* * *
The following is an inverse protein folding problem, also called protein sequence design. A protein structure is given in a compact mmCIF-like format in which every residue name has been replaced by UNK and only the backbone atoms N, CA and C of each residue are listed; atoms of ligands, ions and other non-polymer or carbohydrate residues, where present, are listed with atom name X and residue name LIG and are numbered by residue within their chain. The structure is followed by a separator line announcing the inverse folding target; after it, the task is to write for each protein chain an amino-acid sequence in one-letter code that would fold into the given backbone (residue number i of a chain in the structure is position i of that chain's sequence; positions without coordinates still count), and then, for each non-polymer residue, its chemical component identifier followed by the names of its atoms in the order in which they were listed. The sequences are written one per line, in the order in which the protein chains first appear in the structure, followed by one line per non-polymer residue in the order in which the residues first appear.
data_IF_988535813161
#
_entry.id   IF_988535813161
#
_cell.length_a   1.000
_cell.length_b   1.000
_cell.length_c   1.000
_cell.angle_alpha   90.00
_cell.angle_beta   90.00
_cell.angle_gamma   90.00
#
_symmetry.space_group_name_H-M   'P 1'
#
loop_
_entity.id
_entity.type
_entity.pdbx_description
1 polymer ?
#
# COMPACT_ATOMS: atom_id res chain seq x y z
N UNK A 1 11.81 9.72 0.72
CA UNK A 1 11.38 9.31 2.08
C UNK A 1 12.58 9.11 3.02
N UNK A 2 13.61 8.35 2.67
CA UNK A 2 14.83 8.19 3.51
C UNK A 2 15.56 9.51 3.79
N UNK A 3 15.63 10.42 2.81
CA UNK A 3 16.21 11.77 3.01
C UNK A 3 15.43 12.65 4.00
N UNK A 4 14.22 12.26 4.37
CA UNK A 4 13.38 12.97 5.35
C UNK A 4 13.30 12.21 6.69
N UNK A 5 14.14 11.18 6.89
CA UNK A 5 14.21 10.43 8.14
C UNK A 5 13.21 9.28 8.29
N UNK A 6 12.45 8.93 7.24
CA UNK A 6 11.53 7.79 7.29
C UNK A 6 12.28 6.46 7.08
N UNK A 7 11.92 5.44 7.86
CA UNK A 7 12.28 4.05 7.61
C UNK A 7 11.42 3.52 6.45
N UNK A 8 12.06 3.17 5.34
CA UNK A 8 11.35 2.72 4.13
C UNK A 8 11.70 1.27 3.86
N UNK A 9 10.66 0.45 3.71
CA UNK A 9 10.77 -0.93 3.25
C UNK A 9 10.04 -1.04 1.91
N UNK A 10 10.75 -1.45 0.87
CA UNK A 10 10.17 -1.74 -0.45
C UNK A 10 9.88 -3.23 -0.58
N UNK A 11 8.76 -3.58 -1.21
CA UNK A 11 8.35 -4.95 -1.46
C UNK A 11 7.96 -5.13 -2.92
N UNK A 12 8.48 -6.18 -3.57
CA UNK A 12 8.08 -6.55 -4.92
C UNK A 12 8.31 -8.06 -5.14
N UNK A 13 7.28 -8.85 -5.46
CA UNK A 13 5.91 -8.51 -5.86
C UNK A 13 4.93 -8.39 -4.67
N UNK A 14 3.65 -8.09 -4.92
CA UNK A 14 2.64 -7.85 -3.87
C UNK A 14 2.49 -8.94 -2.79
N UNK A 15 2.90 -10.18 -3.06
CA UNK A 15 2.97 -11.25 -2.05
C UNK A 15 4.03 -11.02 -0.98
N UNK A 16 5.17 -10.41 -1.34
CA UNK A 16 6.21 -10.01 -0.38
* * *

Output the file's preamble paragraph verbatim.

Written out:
The following is an inverse protein folding problem, also called protein sequence design. A protein structure is given in a compact mmCIF-like format in which every residue name has been replaced by UNK and only the backbone atoms N, CA and C of each residue are listed; atoms of ligands, ions and other non-polymer or carbohydrate residues, where present, are listed with atom name X and residue name LIG and are numbered by residue within their chain. The structure is followed by a separator line announcing the inverse folding target; after it, the task is to write for each protein chain an amino-acid sequence in one-letter code that would fold into the given backbone (residue number i of a chain in the structure is position i of that chain's sequence; positions without coordinates still count), and then, for each non-polymer residue, its chemical component identifier followed by the names of its atoms in the order in which they were listed. The sequences are written one per line, in the order in which the protein chains first appear in the structure, followed by one line per non-polymer residue in the order in which the residues first appear.